As a long time assembly language programmer with a couple major programs written entirely in assembly language I have studied the Itanium IA64 design and instruction set and find it fascinating. It's got lots of room for optimizations and very nice features like the predicate branching. It's really amazing from a technical point of view. However, if it isn't adopted by the market and if Intel and HP (a co-creator of the Itanium) can't get the market to accept it on a mass scale then we're going to be using the AMD64 bit extensions to the venerable IA32 Pentium style architecture and instruction set for a long time. Which is fine. Actually it's great since there is so much software written for the Pentium that it would be like trying move Mount Everest without earth moving equipment to get the Itanium adopted, especially the way that Intel prices it.

The only path for Intel to prevailing in the marketplace with their Itanium design is to "merge" the Itanium with the AMD64 bit (Pentium-EMT64) line of processors AND to license the Itanium design to others including AMD. Fortunately, from a hardware and instruction set level Intel has laid the groundwork for this to take place by including an instruction to "switch" between Itanium and Pentium instruction sets. They need to extend this to EMT64 (which they must do if Itanium continues). The other aspect that needs to be taken care of it the speed of the Pentium instruction processing within an Itanium chip as it is dismal in the current generation of Itanium 2s. It would be great to see a "dual core" Itanium-Pentium/EMT64 chip that can run both instruction sets at full throttle and be priced competitively with AMD64 Opterons! As long as Intel keeps the Itanium chips priced high and the design locked down to itself and HP it's going nowhere fast in the "commodity market place". Mainline the Itanium Intel!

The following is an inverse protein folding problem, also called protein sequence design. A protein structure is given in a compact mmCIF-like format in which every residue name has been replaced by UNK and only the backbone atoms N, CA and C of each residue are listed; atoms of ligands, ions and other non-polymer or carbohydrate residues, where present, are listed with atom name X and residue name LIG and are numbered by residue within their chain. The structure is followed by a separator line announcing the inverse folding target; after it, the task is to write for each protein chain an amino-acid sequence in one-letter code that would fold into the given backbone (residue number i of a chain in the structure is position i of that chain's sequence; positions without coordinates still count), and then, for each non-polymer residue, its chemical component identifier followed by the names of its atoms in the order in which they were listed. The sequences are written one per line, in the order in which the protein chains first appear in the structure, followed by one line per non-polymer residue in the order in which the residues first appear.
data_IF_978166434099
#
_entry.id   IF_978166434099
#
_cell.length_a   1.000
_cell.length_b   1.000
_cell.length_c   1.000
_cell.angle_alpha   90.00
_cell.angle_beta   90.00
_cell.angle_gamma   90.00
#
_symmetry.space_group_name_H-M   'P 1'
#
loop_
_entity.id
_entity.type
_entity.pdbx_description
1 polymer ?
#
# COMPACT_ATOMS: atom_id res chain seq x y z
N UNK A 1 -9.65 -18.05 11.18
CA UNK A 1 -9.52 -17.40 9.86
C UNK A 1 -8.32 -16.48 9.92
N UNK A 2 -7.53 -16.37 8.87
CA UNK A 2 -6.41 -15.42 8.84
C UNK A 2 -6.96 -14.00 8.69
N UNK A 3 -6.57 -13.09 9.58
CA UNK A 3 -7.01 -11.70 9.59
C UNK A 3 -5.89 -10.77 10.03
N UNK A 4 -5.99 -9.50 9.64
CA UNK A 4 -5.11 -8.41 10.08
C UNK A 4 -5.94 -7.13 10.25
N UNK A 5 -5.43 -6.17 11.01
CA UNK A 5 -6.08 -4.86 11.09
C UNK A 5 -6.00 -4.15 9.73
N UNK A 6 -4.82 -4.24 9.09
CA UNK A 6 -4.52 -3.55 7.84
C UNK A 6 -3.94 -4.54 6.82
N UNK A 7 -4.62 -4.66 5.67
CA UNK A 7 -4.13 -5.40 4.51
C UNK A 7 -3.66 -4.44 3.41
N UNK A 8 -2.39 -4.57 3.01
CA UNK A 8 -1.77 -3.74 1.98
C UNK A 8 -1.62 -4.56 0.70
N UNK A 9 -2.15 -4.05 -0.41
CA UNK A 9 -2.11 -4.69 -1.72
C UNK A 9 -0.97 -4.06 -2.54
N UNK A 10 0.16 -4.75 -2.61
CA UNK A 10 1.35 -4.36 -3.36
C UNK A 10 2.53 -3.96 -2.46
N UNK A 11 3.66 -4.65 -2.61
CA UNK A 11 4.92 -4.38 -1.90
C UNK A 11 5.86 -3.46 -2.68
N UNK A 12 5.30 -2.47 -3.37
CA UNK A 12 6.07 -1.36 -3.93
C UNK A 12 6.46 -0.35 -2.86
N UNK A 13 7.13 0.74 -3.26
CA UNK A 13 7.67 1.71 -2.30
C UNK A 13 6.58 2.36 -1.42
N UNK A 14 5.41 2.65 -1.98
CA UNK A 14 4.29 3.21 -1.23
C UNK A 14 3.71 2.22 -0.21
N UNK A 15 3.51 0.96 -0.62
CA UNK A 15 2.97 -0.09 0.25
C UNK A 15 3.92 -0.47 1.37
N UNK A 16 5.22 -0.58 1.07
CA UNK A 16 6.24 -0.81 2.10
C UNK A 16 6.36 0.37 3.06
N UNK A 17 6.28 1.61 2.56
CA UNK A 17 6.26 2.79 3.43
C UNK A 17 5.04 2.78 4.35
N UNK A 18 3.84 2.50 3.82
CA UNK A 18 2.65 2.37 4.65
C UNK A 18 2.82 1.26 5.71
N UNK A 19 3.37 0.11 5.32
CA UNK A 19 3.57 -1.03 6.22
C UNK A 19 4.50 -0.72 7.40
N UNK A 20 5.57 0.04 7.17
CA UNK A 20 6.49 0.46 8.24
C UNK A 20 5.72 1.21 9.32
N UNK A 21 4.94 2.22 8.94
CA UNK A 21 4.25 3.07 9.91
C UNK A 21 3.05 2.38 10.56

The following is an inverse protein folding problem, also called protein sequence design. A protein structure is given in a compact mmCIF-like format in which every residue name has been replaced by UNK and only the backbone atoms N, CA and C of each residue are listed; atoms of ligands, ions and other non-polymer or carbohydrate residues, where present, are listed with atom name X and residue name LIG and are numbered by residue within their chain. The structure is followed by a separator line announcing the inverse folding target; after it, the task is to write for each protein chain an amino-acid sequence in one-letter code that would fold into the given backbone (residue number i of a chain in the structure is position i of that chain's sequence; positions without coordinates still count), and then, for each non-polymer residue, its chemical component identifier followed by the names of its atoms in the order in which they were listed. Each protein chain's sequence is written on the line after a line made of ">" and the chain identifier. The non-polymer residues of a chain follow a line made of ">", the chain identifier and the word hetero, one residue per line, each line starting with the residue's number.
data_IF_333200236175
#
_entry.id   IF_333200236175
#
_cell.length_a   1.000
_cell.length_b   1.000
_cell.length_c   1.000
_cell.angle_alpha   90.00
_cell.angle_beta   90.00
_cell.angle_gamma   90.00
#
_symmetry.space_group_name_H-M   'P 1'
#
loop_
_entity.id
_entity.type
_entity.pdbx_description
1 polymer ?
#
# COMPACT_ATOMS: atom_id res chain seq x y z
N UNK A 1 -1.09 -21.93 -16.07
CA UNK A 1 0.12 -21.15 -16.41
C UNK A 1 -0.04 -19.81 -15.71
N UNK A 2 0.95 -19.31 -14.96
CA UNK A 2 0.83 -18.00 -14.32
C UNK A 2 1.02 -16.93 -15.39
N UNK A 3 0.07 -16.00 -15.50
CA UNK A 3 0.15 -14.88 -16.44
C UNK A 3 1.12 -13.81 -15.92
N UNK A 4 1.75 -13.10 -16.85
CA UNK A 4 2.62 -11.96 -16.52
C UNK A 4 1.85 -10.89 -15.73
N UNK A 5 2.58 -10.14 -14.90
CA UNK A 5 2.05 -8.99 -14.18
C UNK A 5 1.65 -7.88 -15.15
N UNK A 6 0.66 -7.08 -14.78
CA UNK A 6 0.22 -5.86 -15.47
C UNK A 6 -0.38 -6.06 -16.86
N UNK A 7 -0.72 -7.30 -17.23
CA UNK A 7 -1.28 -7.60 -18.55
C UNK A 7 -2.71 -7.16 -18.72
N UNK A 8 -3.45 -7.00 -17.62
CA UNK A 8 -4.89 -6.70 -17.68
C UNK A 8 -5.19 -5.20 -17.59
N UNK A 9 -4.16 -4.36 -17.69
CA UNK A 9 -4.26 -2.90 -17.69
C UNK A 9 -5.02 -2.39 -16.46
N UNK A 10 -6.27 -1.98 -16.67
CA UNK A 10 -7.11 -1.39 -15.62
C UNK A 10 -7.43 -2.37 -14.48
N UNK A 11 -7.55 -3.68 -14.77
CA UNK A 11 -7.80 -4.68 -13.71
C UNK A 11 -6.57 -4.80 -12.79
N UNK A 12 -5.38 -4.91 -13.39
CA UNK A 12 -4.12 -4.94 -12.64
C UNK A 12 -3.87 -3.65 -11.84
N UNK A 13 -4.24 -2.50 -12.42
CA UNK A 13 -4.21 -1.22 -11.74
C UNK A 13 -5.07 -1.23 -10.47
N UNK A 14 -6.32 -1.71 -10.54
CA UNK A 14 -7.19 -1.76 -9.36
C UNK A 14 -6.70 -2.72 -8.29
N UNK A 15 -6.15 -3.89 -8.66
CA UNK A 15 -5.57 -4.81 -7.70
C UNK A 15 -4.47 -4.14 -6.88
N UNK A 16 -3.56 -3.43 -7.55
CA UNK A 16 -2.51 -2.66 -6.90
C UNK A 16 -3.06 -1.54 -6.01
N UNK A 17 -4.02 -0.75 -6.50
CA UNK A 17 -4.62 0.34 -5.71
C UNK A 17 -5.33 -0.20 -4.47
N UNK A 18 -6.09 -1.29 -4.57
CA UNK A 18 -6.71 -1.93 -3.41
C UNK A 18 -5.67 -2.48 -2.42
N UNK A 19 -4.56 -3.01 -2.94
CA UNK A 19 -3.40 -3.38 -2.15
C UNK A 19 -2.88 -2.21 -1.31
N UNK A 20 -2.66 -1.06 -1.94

In the meantime I'm preparing to buy new AMD64 based systems to upgrade all our desktops, laptops, and servers! I would have preferred a more powerful 64 bit chip from a design perspective but heck I'll take what the market chooses for the simple reason that price and performance matters to not just me but to the vast majority. And the comodity pricing wars drive the innovation forward within the constraint of low prices. This is something which AMD seems to have grasped better with their 64 bit strategy than Intel did (unless Intel simply mucked up their own strategy). You can't ignore the market when you undertake new products Intel.

Well, from a technicial design point of view at least the AMD64 design is 64 bits and makes other much needed improvements on the old IA32 Pentium design. Thanks for those extra bits, registers and the added "sanity" in the instruction set AMD! Bring it on! Hundres of millions of boxes to upgrade!

For specialty applications that are not as price sensitive then there could still be a niche market for the Itanium. The future is to a large degree in Intel's hands. Lower the price of the Itanium, join it at the hip with a fast Pentium-EMT64 core and let the games begin!
C|Net News.com | Intel shifts 64-bit emphasis
"Intel plans to demonstrate a 64-bit revamp of its Xeon and Pentium processors in mid-February--an endorsement of a major rival's strategy and a troubling development for Intel's Itanium chip." Article
The Inquirer | The Opteron onslaught on The Good Ship Itanic